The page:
I learned to use a garden tiller in my uncle’s 1-acre garden plot, walking behind a small, horse-drawn cultivator. It was not easy, but the horse was twice my age, knew 10 times more about cultivating than I did, and he plowed the way he knew it should be done. Unfortunately for suburban gardeners, their garden tillers don’t have the brains of a plow horse guiding them through the process. Let me pass on what I learned from that old horse (and my uncle).
My first tilling tip: Unless it is absolutely necessary, don’t use a garden tiller. Sheet composting, no-till gardening, heavy mulching, and other methods can usually prevent the need for tilling large areas.
The belief that tilling was necessary started in the 18th century with Jethro Tull (the farmer, not the rock band) who believed that plants physically ate soil particles. He taught that pulverizing the soil freed up nutrients for the plants to eat. We now know he was wrong, but his beliefs spread widely, and many books and gardeners still advise pulverizing the soil before planting.
The only time I recommend tilling is when a large area needs to have organic material added, the surface must be leveled, or a crop of green manure is ready to be turned under.
My second tilling tip: Take the time to do a thorough job. Inadequate tilling will lead to an uneven layer of uncultivated soil under the loose dirt on top, like an uneven floor under carpet. You can rake the loose dirt level, but as it settles with time and watering the uneven sub-surface eventually shows up as small hills and valleys. The uneven surface is annoying in a garden, but you can correct it next year. Correcting after a lawn is established is not easy, and mowing a bumpy lawn leaves thick spots and bald patches. If you are tilling for a lawn, you have one chance to get it right before you plant.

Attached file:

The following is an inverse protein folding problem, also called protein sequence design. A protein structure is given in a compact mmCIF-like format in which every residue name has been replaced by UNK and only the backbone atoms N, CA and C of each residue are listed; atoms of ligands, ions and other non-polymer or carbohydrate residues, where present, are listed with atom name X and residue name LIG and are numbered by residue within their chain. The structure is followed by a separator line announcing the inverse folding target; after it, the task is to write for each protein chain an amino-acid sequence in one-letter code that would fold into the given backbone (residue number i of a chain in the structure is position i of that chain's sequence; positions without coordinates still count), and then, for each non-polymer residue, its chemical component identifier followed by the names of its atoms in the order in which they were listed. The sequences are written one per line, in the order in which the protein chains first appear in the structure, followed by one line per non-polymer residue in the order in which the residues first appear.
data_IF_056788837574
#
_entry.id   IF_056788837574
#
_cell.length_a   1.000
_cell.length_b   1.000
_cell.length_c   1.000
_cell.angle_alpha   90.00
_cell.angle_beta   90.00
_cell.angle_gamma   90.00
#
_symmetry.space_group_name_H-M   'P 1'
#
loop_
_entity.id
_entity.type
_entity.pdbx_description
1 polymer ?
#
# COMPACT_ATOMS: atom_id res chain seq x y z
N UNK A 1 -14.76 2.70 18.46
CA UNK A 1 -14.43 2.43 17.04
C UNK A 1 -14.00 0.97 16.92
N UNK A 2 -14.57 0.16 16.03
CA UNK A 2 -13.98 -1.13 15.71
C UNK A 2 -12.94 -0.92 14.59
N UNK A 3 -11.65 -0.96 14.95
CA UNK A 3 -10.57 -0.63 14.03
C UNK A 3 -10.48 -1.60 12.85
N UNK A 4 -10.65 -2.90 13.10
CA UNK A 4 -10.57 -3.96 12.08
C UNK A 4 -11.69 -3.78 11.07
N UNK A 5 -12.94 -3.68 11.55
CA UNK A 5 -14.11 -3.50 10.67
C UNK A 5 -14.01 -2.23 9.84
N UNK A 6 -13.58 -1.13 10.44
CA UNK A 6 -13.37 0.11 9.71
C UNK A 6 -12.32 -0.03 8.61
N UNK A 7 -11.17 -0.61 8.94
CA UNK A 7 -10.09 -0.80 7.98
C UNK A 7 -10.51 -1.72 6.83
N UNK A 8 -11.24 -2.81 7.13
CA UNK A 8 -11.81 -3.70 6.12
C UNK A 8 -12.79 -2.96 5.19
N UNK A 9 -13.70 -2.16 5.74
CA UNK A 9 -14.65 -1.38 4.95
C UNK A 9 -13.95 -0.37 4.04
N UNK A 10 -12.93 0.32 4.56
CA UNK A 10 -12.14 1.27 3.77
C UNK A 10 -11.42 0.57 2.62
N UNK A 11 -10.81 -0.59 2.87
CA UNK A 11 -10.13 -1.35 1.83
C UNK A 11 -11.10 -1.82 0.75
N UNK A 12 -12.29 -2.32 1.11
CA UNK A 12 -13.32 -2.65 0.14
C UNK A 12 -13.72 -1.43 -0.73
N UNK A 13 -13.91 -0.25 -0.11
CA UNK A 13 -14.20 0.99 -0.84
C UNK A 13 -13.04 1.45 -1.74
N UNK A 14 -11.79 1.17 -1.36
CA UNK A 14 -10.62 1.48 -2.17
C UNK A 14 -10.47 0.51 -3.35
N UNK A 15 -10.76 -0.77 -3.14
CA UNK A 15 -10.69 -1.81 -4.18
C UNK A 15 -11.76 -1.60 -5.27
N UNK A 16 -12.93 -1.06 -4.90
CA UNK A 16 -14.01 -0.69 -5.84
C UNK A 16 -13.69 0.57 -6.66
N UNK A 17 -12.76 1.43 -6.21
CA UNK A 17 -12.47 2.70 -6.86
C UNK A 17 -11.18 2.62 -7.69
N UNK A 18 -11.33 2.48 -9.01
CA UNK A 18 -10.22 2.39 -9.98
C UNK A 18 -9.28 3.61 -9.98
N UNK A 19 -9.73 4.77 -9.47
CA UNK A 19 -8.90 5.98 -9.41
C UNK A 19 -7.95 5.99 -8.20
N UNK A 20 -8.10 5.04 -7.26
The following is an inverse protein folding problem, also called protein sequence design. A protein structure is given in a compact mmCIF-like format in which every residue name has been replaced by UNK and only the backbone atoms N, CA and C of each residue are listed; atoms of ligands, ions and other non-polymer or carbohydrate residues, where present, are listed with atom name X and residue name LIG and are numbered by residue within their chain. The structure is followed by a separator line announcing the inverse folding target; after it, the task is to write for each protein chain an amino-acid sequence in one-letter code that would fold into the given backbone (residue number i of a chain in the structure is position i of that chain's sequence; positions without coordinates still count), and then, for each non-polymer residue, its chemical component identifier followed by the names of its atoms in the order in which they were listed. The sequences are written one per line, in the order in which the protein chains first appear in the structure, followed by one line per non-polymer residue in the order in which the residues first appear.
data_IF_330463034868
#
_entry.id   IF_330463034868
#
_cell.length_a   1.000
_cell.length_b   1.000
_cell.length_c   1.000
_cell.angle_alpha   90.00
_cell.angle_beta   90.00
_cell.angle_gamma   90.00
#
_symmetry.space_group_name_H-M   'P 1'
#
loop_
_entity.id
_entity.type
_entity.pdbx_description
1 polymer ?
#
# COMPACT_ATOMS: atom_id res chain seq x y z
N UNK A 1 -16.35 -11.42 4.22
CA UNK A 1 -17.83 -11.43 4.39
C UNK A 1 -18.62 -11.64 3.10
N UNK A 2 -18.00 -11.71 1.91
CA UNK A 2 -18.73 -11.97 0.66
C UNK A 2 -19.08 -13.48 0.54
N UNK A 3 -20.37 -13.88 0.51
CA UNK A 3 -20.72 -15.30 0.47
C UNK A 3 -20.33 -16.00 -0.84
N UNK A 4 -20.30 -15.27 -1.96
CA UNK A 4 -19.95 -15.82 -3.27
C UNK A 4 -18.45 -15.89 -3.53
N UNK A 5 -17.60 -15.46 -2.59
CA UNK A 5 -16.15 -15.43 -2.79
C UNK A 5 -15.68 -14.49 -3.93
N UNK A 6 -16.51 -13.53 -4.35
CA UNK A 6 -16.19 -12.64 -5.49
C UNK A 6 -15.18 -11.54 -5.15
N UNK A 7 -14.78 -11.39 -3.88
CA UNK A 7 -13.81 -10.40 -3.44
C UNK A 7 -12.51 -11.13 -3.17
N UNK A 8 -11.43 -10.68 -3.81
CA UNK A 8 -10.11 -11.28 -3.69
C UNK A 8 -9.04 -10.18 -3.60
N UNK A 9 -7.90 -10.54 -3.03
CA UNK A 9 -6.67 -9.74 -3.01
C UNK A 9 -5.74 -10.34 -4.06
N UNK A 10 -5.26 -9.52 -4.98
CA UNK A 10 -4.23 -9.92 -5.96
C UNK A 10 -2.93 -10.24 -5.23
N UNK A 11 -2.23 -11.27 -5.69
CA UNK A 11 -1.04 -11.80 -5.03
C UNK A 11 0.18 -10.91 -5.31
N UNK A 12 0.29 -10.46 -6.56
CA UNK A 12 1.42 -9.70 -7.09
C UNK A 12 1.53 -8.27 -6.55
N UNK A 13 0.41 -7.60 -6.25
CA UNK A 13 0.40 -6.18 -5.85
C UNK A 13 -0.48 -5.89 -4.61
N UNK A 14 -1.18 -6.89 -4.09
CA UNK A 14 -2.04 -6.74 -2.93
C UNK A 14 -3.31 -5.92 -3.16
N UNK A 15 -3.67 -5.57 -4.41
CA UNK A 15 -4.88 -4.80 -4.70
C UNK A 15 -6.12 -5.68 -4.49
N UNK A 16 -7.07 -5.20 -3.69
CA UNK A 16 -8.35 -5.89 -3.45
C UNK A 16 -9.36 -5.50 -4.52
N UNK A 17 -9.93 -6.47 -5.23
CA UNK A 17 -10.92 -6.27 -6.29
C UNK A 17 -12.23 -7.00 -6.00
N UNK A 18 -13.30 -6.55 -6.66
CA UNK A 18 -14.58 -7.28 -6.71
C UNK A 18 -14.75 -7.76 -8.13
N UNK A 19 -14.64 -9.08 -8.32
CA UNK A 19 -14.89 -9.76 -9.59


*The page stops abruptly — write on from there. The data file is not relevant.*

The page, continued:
The most common cause of uneven tilling is trying to save time by tilling to the full depth of the tines on the first pass. Every time the tiller lurches, it leaves a high spot in the sub-surface layer.
Instead of trying to cultivate to the full depth of 8-12 inches all at once, make multiple passes across an area, lowering the blade a couple of inches each time.
Each time you lower the blade to cultivate deeper, start cultivating in a different direction and start half a row offset from the previous rows. Repeating the pattern and following your previous rows tends to make ruts that will show up later.
My third tilling tip: Make four – yes, I said FOUR – passes across the area at each blade depth. The first two passes cultivate the soil lengthwise and crosswise. Then make the third pass diagonally to the first two, and the fourth pass at right angles to the third one.
To incorporate extra material into the soil – compost, manure or sand – spread the material evenly over the soil and then till the area in the four directions.
My fourth tilling tip: Sharpen the tines before you start tilling. Before you lower the blades to till deeper, check the tines and sharpen them if they need it.